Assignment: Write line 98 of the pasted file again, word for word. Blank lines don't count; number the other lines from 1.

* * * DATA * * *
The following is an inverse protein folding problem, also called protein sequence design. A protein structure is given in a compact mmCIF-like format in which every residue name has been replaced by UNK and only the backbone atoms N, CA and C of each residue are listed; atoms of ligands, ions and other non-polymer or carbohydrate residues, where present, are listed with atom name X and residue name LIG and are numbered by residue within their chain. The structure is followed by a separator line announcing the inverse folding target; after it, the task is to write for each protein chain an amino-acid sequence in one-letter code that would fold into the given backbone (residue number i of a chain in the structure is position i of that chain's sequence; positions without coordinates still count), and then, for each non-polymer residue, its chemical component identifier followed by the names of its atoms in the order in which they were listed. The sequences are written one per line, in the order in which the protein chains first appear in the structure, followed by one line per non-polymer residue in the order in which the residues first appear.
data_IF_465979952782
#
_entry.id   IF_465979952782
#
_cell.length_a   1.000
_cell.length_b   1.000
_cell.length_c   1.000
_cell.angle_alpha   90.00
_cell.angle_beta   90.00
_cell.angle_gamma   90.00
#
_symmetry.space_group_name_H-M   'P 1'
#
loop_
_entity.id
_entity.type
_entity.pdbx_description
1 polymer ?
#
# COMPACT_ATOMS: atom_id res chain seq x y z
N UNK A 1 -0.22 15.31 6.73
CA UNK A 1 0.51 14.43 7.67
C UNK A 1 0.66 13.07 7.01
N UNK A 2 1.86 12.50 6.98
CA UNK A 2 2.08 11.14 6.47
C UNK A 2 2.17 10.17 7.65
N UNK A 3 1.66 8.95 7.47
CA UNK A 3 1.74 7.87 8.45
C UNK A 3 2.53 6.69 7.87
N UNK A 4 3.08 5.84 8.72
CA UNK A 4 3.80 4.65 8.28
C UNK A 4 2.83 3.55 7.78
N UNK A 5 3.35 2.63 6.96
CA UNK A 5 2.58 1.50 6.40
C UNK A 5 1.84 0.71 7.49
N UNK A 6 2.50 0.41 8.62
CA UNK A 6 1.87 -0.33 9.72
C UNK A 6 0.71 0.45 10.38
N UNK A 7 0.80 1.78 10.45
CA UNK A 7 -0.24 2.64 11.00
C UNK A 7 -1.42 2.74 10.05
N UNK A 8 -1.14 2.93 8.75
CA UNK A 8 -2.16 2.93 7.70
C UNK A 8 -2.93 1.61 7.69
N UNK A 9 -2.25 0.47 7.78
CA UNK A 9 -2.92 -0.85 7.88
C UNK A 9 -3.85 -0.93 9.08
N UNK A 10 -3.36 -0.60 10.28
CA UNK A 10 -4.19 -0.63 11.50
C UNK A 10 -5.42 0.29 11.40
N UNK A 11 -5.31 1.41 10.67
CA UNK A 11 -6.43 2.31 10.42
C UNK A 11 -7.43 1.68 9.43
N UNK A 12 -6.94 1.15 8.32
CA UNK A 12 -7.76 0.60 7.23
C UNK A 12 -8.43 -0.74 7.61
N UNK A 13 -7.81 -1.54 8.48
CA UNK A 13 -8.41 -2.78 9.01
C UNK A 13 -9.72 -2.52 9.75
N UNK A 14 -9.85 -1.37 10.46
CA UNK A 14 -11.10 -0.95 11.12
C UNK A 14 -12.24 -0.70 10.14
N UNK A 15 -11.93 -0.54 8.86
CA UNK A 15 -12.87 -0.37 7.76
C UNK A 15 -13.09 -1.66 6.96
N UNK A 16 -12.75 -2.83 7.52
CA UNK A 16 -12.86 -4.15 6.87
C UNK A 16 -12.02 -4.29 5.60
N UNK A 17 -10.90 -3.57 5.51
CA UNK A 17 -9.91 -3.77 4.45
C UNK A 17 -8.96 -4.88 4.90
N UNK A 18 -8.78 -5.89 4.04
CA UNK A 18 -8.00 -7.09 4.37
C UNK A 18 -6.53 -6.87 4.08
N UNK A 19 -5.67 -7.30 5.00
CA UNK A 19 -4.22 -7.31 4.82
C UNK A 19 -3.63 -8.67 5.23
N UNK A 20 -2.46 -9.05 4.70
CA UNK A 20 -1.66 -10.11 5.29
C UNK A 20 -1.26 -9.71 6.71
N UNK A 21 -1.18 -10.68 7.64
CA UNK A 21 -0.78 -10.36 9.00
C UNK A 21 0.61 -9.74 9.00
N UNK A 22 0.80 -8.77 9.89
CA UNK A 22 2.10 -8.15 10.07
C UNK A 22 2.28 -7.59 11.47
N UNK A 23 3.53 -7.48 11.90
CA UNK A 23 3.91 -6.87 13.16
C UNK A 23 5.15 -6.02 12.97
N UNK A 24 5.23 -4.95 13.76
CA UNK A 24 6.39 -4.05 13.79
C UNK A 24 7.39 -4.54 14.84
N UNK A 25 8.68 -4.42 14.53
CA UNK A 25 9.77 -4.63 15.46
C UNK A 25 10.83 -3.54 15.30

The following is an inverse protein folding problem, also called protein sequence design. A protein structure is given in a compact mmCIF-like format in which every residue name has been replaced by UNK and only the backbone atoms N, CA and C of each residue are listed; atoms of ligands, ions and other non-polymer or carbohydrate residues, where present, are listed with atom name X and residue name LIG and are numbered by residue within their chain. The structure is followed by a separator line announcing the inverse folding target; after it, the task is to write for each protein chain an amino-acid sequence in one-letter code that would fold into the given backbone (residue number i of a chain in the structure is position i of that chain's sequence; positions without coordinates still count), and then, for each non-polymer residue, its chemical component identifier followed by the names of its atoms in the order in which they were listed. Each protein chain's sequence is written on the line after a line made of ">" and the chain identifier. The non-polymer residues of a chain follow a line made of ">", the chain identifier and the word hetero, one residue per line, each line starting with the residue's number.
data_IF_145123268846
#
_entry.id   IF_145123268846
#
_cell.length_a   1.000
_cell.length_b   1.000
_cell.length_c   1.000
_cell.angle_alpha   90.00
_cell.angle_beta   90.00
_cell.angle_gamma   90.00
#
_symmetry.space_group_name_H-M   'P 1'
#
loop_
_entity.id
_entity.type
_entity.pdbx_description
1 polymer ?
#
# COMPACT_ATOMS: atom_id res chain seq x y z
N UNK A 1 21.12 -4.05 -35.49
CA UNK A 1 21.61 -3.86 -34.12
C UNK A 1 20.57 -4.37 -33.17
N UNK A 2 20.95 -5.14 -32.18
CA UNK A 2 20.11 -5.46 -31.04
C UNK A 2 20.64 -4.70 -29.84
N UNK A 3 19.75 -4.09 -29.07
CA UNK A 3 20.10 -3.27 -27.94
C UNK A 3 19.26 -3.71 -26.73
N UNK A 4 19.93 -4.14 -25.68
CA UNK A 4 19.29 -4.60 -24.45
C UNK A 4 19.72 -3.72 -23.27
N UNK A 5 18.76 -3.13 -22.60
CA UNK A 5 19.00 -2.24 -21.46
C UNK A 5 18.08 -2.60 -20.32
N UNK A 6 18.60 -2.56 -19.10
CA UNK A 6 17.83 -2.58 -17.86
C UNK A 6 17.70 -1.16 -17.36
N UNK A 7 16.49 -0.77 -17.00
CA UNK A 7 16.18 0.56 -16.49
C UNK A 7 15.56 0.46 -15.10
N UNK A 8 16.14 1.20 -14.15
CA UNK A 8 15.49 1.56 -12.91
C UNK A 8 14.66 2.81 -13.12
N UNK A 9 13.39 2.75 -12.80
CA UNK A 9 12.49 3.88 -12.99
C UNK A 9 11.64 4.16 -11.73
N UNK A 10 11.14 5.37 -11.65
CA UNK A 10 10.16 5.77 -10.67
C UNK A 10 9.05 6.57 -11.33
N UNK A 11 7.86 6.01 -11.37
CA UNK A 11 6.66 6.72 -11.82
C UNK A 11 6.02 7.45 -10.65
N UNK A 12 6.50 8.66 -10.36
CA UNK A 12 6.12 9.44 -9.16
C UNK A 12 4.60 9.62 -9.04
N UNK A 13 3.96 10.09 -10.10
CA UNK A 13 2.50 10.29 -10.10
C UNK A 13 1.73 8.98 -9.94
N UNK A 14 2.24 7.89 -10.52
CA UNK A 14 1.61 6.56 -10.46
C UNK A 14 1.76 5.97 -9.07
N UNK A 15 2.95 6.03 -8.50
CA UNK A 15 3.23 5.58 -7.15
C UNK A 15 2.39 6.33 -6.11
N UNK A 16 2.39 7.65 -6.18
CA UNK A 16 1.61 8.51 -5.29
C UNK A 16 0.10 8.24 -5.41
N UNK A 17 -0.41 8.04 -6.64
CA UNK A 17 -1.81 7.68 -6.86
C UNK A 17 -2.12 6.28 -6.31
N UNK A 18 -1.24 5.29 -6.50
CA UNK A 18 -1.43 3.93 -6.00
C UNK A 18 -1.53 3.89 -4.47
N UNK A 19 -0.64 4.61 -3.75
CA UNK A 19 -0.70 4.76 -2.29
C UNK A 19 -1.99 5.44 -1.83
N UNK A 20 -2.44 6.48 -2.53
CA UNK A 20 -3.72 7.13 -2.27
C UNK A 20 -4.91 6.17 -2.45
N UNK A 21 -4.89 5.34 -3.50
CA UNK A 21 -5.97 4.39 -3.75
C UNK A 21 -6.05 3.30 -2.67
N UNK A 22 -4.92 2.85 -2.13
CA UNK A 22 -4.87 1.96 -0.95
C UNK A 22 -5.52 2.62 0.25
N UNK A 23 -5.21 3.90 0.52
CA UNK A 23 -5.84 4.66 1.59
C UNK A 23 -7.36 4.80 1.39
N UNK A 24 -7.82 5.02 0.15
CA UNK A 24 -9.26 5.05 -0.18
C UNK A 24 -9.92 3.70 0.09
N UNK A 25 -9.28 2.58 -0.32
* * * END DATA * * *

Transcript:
data_IF_145123268846